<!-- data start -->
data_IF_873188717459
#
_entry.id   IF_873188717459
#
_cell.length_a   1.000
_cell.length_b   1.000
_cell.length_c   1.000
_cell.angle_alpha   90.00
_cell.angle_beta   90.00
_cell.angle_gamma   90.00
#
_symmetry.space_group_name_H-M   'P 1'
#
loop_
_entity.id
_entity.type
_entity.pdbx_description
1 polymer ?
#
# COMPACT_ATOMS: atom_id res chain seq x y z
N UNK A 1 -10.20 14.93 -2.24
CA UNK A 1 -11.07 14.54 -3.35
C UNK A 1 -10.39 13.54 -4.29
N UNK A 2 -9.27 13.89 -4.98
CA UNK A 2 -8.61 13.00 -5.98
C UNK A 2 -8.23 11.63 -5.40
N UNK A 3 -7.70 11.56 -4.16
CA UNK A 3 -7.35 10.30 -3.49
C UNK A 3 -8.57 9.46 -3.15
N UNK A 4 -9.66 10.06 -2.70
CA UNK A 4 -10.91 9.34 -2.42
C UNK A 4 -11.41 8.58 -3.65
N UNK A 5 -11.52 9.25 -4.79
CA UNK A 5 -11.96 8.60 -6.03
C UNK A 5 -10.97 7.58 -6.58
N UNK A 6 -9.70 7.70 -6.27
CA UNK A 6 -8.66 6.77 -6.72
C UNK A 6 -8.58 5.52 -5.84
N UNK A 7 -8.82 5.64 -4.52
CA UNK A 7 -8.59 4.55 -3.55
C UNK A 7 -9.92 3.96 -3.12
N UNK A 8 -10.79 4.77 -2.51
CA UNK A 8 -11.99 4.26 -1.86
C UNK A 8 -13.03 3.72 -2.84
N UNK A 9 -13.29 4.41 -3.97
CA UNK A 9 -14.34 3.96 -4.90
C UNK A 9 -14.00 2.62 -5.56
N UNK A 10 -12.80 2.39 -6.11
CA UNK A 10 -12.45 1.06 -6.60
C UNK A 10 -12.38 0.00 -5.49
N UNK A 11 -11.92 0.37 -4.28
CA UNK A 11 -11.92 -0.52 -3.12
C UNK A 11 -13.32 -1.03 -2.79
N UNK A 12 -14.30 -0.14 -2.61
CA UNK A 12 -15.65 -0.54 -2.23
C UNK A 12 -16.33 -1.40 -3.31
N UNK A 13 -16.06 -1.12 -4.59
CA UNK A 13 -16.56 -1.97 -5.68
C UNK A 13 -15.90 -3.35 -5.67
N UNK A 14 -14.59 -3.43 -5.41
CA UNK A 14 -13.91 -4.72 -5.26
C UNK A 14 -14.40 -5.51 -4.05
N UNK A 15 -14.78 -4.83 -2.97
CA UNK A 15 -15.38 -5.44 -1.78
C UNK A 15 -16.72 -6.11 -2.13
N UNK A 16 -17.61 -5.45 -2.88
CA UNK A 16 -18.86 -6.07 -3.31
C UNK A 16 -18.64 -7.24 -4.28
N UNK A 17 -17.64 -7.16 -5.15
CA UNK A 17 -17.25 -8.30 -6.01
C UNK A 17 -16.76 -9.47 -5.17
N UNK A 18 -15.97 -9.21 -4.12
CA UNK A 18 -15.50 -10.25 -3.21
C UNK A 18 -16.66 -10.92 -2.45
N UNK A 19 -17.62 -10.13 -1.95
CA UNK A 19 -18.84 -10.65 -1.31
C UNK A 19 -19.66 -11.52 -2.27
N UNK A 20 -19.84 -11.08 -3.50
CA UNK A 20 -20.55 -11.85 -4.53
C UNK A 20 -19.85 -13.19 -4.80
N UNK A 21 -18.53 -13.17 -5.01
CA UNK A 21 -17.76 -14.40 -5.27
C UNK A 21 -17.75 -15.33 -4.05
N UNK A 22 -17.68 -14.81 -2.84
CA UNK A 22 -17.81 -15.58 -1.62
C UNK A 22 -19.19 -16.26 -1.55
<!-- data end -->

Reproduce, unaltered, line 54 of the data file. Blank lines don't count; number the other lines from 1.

N UNK A 12 -14.30 -0.14 -2.61